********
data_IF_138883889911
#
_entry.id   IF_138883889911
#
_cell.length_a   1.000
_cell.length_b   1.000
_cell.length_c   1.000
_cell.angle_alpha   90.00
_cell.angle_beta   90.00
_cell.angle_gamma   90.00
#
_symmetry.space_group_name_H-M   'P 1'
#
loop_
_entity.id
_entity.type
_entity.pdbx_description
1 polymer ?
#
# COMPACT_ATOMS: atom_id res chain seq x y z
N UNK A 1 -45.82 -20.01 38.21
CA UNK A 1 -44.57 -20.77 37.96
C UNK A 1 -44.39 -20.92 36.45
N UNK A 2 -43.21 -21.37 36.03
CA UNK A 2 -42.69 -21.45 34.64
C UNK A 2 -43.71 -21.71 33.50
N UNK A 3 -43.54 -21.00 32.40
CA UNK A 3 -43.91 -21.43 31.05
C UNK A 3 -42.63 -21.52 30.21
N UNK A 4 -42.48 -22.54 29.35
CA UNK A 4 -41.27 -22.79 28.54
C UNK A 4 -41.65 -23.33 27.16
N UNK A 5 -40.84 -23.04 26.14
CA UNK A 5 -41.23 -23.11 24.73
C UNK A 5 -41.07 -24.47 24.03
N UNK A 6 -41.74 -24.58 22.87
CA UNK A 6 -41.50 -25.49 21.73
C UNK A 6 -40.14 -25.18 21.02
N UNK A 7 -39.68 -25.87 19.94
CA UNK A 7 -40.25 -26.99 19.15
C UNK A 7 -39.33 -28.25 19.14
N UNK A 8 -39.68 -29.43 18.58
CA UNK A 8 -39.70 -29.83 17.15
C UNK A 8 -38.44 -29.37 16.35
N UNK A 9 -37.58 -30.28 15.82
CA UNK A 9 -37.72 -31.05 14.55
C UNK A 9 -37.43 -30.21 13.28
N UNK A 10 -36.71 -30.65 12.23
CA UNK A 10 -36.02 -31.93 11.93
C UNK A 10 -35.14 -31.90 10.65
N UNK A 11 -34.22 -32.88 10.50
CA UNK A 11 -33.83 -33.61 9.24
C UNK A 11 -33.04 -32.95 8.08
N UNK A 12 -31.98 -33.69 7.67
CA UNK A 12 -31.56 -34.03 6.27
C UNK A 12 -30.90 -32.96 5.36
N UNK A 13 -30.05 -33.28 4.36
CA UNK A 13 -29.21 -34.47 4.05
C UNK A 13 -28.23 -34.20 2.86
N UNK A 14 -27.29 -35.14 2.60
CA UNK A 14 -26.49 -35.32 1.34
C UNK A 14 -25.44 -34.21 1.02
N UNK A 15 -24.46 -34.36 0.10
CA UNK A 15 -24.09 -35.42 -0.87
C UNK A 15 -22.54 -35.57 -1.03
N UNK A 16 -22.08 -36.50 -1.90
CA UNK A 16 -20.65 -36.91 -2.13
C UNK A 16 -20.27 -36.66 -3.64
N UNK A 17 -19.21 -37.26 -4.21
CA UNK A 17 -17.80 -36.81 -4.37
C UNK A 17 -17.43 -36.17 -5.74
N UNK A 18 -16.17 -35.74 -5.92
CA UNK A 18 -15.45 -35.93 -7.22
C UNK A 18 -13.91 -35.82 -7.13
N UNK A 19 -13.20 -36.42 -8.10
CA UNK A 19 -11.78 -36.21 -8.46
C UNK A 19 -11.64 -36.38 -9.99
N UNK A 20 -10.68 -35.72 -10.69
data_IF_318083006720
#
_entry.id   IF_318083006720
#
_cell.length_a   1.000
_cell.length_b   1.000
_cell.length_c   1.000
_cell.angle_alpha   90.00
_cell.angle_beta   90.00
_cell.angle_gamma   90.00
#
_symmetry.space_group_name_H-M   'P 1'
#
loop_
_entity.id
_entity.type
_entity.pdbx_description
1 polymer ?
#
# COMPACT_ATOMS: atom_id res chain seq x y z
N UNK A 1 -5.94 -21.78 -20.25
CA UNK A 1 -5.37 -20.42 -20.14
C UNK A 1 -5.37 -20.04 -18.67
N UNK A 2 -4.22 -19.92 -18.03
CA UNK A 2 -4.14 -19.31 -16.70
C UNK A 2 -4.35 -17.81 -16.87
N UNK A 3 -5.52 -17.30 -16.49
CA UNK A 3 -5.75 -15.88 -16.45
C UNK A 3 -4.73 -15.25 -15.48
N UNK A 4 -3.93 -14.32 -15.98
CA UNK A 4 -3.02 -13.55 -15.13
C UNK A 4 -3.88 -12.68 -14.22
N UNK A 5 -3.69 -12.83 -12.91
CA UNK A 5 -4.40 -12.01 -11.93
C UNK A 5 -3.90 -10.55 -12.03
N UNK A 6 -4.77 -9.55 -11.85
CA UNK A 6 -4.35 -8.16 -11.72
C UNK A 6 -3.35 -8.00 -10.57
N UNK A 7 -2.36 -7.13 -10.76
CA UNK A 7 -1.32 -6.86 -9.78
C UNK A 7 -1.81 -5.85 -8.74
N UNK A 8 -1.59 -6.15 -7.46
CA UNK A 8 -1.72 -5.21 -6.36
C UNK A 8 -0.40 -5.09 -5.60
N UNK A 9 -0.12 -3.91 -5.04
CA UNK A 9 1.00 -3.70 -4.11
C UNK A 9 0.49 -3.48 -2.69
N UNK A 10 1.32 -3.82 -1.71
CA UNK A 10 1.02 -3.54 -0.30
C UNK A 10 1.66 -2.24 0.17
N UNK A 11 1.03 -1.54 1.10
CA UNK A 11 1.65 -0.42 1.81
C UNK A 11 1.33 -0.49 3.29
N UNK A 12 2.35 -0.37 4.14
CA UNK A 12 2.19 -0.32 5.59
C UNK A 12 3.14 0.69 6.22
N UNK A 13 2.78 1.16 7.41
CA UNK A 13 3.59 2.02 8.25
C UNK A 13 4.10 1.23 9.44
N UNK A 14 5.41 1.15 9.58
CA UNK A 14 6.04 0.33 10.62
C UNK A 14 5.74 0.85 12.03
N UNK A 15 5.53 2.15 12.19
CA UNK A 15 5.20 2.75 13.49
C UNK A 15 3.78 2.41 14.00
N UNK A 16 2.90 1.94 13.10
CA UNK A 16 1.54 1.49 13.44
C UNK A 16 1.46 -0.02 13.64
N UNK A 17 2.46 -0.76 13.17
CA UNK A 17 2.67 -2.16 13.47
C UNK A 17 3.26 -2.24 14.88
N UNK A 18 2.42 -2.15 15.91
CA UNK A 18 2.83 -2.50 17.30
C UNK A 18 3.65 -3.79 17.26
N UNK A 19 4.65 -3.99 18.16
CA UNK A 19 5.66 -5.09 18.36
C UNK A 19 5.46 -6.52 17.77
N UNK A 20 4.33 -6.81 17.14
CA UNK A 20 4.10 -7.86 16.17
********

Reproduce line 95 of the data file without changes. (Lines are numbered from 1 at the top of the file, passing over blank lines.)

_entity.pdbx_description